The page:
I have to admit I felt a bit foolish this evening. I went to see a lecture by Brian Richmond about hominid bipedalism, although the name didn’t register with me. So I’m sitting there in front, watching him talk about Orrorin and how there haven’t been any good studies about it, all the while thinking “How could he have missed that Science paper about the femur of Orrorin being most morphologically similar to those of australopithecines?” My own unfamiliarity with “who’s who” in anthropology made me feel a bit sheepish when I realized that I was looking at the guy who did that study, d’oh!

I haven’t done much better in terms of paleontology. When the news of dromeosaur tracks broke I wrote a piece about the discovery. I didn’t realize that Jerry Harris, a frequent visitor of this blog, was one of the authors of the paper! Sometimes I think my relative ignorance is good as I am often more careful with what’s being said, but then again recognizing the author (and knowing their work) sometimes allows me to prise apart what they’re trying to get at or how the present research fits in to their other work.

Indeed, I’m still a little star-struck when I talk to people who are doing scientific research and publishing their findings in journals. I know that they are “real people,” too, but I still get a little nervous when I talk to a professional paleontologist or have a researcher comment on my review of their work. When I slip up and don’t recognize them, then things aren’t so bad, but I have to admit still feeling a bit “small” next to working scientists.


  1. #1 Greg Laden
    April 23, 2008

    Oh, Oh, I have the worst story in the world to tell you! (Thankfully it was not me)

    A fairly famous person who studies isotopes, whom I shall not name publically, came back from the field after an extended period during which he was actually quite ill. He had been looking at some isotope data that had been published in the last few years, and he came to Harvard (passing through) and gave a talk in our lab (this was with Ofer Bar Yosef in charge at the time, a year or so after Glynn Isaac’s death).

    He talked about this new concept called the “younger dryas” and how the younger dryas may have been an important event in human prehistory, bla bla bla.

    Now, what you have to understand is that the importance of the younger dryas had been emerging for the previous few years. A major conference had happened just downstairs from where this little meeting was happening about two years earlier. Ofer had just published a paper on the Y.D. and the origins of agriculture. We grad students knew every single word and data point of every single published paper on the topic.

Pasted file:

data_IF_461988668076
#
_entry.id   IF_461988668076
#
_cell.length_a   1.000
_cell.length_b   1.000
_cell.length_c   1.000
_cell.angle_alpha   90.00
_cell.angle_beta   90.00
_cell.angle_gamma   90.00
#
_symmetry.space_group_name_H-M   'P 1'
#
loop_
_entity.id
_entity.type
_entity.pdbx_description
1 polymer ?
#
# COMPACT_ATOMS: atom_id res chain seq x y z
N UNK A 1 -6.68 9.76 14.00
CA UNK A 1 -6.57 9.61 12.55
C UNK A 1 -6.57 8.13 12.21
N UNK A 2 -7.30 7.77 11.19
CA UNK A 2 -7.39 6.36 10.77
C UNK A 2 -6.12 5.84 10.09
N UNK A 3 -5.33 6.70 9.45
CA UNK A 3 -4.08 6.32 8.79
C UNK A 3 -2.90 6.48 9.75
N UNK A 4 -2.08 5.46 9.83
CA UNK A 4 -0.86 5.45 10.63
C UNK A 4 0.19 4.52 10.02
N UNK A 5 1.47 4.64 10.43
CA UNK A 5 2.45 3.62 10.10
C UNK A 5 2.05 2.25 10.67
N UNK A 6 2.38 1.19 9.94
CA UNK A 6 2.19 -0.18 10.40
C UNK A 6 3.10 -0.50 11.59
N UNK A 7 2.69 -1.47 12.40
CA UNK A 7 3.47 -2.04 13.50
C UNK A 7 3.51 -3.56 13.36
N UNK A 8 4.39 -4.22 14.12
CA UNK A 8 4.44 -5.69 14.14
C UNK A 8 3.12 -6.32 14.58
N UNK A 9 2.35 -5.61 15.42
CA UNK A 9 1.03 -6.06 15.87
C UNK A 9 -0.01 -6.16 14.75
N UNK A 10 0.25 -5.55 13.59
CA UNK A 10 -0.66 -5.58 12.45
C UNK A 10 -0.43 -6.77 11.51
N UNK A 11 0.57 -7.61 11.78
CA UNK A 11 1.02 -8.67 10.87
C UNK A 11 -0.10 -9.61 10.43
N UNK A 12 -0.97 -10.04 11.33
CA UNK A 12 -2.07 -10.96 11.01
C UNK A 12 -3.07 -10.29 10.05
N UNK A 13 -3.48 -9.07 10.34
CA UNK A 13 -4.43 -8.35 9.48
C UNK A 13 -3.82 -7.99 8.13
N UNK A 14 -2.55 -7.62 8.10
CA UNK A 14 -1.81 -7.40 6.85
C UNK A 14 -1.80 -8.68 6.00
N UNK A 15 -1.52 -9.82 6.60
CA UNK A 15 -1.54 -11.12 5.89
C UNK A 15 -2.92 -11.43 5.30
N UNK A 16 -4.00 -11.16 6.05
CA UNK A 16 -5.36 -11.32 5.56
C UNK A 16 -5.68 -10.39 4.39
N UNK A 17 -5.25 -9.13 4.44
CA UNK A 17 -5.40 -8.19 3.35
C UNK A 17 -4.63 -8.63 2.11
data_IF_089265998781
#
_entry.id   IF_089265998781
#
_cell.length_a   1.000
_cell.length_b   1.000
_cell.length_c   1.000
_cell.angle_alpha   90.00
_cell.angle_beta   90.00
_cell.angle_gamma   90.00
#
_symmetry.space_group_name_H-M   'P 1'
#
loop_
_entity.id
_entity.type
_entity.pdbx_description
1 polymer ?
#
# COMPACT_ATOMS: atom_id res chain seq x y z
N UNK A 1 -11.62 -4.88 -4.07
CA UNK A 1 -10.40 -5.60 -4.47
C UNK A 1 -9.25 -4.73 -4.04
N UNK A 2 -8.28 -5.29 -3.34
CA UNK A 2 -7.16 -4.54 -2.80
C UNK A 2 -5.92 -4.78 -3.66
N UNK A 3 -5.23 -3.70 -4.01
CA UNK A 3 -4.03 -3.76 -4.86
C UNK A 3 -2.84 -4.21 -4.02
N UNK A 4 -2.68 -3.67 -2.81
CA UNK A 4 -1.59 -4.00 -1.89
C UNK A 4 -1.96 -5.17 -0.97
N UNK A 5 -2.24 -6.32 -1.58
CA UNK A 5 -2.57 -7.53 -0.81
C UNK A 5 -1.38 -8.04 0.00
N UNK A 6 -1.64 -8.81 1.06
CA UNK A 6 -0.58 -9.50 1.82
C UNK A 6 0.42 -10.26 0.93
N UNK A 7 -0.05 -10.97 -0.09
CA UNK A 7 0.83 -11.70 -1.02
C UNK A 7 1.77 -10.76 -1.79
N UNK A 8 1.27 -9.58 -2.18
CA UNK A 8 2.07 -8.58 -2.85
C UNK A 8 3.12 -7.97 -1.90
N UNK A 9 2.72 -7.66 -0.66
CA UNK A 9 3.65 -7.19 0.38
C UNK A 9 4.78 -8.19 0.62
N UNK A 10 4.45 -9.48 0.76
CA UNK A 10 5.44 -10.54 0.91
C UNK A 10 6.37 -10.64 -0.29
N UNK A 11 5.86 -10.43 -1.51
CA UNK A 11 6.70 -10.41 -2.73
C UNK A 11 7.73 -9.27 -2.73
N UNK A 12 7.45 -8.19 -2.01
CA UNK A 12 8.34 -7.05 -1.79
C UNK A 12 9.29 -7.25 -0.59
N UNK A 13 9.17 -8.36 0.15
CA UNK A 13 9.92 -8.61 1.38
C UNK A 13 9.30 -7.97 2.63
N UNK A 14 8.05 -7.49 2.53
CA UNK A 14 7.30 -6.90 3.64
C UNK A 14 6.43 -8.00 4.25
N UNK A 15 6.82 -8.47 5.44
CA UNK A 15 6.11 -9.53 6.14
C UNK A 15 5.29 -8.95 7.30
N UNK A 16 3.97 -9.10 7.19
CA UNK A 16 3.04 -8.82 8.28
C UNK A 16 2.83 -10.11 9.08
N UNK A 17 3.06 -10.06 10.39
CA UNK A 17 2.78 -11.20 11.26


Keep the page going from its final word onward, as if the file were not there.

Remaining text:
Indeed, it was a moment in time that I just love with respect to a particular research finding: Dozens of people around the world working on it, fewer than 30 or so published papers, about the same number of not yet published papers being circulated. With a bit of work it was possible to know everything everyone else knew, yet also know that as a whole nobody knows the whole story yet. And our lab was in some ways in the middle of the whole thing. The younger dryas consumed the interest and time of almost everybody in the room.

    And there was this guy who had just found out about it, had read two papers on it (the wrong two) and had shown up in one of the epicenters of research on the topic to tell us about it because he thought we would find it interesting.

    This was the first time I ever so Ofer NOT chew up and spit out someone he found lacking or disagreable in a presentation. He just walked away. So did the rest of us.

    So, Brian, it could be worse.

  2. #2 Anne-Marie
    April 24, 2008

    The first time I got a comment from an author of a paper I’d reviewed it made my stomach twist a little too, even though it was a positive one. One of my favorite things about meetings is matching faces to names of high-profile researchers, I’m sure they get surprise reactions like yours a lot!

  3. #3 Zach Miller
    April 24, 2008

    Once and awhile a famous face will comment on my humble blog or email me. Yeah, they’re just people too, but they’re people whose papers I read and learn from. :-)

  4. #4 Mo Hassan
    April 24, 2008

    I’m the same, I do that all the time! I never seem to click that the guy giving the lecture is the one who wrote the paper or book I had a look at the other day and admired. It’s the putting names to faces that’s a problem, although we tend to have a knack for it when it comes to the organisms we study, doesn’t work for people though!

    I know what you mean about getting starstruck, it’s just that feeling that you’re gonna muck up and say something stupid in front of them when you just want to be your normal intelligent self, but can’t say anything other than your name.

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